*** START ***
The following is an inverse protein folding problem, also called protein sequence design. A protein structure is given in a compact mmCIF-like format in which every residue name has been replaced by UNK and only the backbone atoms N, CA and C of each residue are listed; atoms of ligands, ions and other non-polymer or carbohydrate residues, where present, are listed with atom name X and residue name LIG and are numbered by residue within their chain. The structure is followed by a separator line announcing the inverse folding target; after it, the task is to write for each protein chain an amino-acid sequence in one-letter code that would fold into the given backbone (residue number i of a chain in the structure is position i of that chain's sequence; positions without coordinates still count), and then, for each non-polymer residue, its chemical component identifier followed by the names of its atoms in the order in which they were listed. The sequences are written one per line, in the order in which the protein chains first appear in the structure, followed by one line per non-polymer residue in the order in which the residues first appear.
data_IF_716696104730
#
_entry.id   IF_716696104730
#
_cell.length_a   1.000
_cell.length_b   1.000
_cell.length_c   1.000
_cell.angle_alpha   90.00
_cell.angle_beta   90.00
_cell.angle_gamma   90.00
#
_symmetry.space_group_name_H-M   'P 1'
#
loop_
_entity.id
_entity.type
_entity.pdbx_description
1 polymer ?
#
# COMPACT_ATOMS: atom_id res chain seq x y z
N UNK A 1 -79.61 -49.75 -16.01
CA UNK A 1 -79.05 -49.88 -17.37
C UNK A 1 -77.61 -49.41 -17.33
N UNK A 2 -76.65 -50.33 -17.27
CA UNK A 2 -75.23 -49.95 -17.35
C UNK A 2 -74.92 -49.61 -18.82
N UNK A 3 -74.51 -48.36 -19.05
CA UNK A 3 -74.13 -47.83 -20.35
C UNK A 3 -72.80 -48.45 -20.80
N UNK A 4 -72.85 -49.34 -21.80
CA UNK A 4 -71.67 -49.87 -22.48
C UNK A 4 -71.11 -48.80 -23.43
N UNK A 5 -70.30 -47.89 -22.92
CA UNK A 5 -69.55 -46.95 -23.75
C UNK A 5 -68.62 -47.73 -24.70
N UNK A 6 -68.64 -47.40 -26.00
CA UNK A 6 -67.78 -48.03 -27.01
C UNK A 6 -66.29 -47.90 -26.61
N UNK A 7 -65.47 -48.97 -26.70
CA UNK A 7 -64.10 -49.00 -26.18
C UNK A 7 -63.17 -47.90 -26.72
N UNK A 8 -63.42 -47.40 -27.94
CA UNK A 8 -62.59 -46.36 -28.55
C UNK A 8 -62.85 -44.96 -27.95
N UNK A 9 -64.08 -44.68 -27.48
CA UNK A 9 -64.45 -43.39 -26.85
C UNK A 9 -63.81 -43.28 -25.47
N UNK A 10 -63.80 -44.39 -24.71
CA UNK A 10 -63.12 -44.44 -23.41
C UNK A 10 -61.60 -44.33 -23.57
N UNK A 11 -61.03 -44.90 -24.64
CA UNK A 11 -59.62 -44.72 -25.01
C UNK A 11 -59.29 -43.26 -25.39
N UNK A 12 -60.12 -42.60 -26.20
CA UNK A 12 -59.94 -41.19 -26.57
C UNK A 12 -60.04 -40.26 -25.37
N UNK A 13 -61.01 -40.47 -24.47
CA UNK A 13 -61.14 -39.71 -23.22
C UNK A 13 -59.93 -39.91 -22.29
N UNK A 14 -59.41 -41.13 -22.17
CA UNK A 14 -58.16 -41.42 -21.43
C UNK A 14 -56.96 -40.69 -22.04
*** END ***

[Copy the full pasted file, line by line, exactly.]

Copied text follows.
The following is an inverse protein folding problem, also called protein sequence design. A protein structure is given in a compact mmCIF-like format in which every residue name has been replaced by UNK and only the backbone atoms N, CA and C of each residue are listed; atoms of ligands, ions and other non-polymer or carbohydrate residues, where present, are listed with atom name X and residue name LIG and are numbered by residue within their chain. The structure is followed by a separator line announcing the inverse folding target; after it, the task is to write for each protein chain an amino-acid sequence in one-letter code that would fold into the given backbone (residue number i of a chain in the structure is position i of that chain's sequence; positions without coordinates still count), and then, for each non-polymer residue, its chemical component identifier followed by the names of its atoms in the order in which they were listed. The sequences are written one per line, in the order in which the protein chains first appear in the structure, followed by one line per non-polymer residue in the order in which the residues first appear.
data_IF_716696104730
#
_entry.id   IF_716696104730
#
_cell.length_a   1.000
_cell.length_b   1.000
_cell.length_c   1.000
_cell.angle_alpha   90.00
_cell.angle_beta   90.00
_cell.angle_gamma   90.00
#
_symmetry.space_group_name_H-M   'P 1'
#
loop_
_entity.id
_entity.type
_entity.pdbx_description
1 polymer ?
#
# COMPACT_ATOMS: atom_id res chain seq x y z
N UNK A 1 -79.61 -49.75 -16.01
CA UNK A 1 -79.05 -49.88 -17.37
C UNK A 1 -77.61 -49.41 -17.33
N UNK A 2 -76.65 -50.33 -17.27
CA UNK A 2 -75.23 -49.95 -17.35
C UNK A 2 -74.92 -49.61 -18.82
N UNK A 3 -74.51 -48.36 -19.05
CA UNK A 3 -74.13 -47.83 -20.35
C UNK A 3 -72.80 -48.45 -20.80
N UNK A 4 -72.85 -49.34 -21.80
CA UNK A 4 -71.67 -49.87 -22.48
C UNK A 4 -71.11 -48.80 -23.43
N UNK A 5 -70.30 -47.89 -22.92
CA UNK A 5 -69.55 -46.95 -23.75
C UNK A 5 -68.62 -47.73 -24.70
N UNK A 6 -68.64 -47.40 -26.00
CA UNK A 6 -67.78 -48.03 -27.01
C UNK A 6 -66.29 -47.90 -26.61
N UNK A 7 -65.47 -48.97 -26.70
CA UNK A 7 -64.10 -49.00 -26.18
C UNK A 7 -63.17 -47.90 -26.72
N UNK A 8 -63.42 -47.40 -27.94
CA UNK A 8 -62.59 -46.36 -28.55
C UNK A 8 -62.85 -44.96 -27.95
N UNK A 9 -64.08 -44.68 -27.48
CA UNK A 9 -64.45 -43.39 -26.85
C UNK A 9 -63.81 -43.28 -25.47
N UNK A 10 -63.80 -44.39 -24.71
CA UNK A 10 -63.12 -44.44 -23.41
C UNK A 10 -61.60 -44.33 -23.57
N UNK A 11 -61.03 -44.90 -24.64
CA UNK A 11 -59.62 -44.72 -25.01
C UNK A 11 -59.29 -43.26 -25.39
N UNK A 12 -60.12 -42.60 -26.20
CA UNK A 12 -59.94 -41.19 -26.57
C UNK A 12 -60.04 -40.26 -25.37
N UNK A 13 -61.01 -40.47 -24.47
CA UNK A 13 -61.14 -39.71 -23.22
C UNK A 13 -59.93 -39.91 -22.29
N UNK A 14 -59.41 -41.13 -22.17
CA UNK A 14 -58.16 -41.42 -21.43
C UNK A 14 -56.96 -40.69 -22.04